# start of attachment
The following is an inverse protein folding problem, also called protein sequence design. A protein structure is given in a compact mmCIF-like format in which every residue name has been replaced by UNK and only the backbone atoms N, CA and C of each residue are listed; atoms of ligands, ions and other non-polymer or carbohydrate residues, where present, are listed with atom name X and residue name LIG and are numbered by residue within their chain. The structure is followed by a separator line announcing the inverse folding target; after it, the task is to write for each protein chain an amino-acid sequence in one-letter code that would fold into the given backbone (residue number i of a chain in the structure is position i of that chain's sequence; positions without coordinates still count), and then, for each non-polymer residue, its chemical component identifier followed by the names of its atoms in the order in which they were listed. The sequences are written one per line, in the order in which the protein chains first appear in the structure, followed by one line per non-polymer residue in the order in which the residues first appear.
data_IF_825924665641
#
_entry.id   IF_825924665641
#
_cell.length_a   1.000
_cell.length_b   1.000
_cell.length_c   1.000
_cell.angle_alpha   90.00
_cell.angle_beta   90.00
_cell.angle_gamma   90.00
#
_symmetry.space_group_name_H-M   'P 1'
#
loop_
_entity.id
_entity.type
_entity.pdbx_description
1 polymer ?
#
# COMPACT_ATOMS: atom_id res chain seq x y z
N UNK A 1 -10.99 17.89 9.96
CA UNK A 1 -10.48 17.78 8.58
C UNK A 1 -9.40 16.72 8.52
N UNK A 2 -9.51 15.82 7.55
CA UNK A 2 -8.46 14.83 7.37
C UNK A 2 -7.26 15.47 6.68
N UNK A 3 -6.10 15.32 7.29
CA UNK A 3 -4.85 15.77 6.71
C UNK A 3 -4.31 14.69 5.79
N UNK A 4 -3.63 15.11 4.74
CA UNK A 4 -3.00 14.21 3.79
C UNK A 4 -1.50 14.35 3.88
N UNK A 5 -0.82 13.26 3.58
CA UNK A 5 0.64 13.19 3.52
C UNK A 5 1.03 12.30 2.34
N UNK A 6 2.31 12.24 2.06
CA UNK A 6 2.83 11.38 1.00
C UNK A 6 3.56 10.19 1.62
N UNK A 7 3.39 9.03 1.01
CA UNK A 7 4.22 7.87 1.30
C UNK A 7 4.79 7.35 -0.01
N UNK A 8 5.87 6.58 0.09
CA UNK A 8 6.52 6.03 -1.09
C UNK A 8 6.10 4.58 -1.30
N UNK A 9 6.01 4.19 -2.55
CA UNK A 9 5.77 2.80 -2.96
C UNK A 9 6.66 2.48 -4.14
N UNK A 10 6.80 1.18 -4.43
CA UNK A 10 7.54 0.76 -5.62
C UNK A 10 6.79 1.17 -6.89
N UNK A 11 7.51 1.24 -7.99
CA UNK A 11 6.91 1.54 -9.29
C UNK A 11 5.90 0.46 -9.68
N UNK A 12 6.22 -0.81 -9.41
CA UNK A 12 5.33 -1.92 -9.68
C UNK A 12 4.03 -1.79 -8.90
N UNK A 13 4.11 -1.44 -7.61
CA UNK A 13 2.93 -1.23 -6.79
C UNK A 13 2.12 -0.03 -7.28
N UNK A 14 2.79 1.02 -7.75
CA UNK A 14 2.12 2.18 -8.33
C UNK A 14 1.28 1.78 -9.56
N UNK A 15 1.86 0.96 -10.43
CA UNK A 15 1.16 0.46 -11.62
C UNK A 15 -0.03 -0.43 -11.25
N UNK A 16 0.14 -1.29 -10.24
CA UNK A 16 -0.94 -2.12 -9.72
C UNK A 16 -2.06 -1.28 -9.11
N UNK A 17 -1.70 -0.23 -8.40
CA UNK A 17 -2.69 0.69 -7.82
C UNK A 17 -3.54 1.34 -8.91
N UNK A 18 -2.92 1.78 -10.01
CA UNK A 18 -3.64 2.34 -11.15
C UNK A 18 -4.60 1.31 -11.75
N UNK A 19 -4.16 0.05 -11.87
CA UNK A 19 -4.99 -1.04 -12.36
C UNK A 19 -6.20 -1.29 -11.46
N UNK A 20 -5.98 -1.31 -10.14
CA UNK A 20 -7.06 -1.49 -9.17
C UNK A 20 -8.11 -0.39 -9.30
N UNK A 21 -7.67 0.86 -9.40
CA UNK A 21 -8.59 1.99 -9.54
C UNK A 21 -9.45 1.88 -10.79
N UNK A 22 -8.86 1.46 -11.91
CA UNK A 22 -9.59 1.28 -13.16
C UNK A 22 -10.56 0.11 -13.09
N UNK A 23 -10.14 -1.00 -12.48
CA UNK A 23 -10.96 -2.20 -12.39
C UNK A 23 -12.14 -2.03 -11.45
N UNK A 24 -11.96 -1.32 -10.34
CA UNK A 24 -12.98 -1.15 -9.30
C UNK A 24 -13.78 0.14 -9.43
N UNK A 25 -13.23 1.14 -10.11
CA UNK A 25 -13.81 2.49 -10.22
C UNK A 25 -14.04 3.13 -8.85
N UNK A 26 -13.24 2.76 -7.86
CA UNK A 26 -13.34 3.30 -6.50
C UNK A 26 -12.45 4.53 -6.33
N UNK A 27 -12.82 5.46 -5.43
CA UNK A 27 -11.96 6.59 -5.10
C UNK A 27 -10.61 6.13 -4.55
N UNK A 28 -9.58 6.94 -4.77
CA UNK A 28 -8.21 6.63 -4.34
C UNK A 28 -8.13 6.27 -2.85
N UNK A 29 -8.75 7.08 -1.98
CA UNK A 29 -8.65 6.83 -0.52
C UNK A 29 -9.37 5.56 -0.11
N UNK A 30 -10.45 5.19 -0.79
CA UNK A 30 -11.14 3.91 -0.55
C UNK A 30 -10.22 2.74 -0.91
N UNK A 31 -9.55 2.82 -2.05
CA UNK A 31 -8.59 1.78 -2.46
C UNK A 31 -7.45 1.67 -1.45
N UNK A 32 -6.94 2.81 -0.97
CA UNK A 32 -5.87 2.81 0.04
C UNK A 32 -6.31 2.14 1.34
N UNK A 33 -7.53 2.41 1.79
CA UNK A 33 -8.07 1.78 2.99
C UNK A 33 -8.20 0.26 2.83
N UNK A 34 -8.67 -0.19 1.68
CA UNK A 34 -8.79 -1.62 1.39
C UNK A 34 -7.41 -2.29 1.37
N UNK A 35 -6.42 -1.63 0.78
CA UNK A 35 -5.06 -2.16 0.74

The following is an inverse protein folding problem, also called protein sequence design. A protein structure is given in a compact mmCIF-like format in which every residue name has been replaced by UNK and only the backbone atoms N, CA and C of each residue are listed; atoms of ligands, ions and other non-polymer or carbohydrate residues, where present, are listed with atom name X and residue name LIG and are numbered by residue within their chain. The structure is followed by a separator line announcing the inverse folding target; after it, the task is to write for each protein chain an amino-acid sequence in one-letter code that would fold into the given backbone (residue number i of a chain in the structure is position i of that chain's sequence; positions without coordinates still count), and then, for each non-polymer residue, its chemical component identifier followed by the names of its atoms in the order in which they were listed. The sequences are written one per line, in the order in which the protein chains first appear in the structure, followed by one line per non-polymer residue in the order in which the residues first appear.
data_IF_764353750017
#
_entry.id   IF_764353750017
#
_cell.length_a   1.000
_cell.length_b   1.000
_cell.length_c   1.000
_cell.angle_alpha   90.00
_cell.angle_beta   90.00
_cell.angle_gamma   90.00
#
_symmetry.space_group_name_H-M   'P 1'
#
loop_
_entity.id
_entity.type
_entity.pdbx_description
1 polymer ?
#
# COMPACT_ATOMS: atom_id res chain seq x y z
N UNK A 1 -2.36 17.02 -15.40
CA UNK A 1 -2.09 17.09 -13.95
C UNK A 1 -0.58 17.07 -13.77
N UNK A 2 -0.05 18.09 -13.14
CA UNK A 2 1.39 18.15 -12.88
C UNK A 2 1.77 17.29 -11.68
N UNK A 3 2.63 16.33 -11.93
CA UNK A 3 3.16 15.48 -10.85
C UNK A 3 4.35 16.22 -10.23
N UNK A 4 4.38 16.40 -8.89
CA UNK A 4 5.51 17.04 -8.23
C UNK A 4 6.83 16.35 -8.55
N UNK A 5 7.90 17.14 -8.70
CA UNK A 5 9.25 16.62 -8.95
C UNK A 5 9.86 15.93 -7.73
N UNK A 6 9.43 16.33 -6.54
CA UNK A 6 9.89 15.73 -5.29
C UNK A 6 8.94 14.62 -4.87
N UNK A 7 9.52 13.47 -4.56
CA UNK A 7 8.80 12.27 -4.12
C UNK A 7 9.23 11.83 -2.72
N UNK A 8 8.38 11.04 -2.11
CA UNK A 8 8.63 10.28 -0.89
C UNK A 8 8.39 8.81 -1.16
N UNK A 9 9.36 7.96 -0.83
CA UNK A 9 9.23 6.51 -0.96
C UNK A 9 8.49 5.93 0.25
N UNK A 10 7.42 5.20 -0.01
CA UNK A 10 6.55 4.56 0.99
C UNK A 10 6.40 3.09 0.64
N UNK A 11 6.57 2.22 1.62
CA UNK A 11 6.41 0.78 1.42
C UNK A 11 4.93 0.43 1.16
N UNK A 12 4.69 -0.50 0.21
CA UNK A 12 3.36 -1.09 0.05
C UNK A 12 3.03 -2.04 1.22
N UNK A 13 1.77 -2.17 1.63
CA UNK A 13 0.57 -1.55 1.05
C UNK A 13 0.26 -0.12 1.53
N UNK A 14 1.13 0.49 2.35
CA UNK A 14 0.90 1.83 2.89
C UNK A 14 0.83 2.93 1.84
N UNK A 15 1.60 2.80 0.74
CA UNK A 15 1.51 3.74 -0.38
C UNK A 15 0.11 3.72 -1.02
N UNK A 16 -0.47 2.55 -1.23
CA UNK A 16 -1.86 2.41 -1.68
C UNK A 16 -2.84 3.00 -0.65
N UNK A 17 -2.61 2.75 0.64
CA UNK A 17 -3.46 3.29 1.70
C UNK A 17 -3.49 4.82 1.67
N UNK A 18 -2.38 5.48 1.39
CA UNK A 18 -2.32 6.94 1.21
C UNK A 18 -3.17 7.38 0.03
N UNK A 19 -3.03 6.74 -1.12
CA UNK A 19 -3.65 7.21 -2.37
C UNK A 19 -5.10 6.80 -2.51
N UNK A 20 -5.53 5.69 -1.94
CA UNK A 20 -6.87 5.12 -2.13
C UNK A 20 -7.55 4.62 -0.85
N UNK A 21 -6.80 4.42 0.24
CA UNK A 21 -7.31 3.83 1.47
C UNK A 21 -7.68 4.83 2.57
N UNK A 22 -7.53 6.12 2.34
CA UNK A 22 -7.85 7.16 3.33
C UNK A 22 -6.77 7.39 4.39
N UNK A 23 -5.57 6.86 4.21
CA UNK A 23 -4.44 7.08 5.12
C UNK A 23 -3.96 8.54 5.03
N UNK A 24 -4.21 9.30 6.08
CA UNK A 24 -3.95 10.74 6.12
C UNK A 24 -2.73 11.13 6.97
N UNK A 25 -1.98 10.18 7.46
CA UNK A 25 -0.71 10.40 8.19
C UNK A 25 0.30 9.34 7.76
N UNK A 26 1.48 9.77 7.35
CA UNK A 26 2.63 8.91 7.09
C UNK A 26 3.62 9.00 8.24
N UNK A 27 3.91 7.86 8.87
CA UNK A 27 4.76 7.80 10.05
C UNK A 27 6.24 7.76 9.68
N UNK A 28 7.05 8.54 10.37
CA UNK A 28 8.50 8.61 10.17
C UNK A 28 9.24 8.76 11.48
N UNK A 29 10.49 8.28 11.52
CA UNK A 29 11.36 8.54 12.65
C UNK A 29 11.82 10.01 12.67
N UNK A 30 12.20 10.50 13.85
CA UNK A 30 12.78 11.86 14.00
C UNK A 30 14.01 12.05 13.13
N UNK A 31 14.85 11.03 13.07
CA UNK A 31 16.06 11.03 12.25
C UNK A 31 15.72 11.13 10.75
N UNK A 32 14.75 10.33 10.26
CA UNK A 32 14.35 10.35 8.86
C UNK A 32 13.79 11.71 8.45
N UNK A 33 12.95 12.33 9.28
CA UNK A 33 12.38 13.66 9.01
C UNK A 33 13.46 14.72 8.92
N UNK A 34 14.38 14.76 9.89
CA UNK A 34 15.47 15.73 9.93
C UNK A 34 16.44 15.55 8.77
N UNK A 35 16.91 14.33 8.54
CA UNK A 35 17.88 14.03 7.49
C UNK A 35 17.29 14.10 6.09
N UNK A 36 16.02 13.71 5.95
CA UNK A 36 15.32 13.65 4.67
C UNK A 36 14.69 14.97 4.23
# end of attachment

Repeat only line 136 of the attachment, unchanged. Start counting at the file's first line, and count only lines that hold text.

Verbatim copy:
_cell.angle_gamma   90.00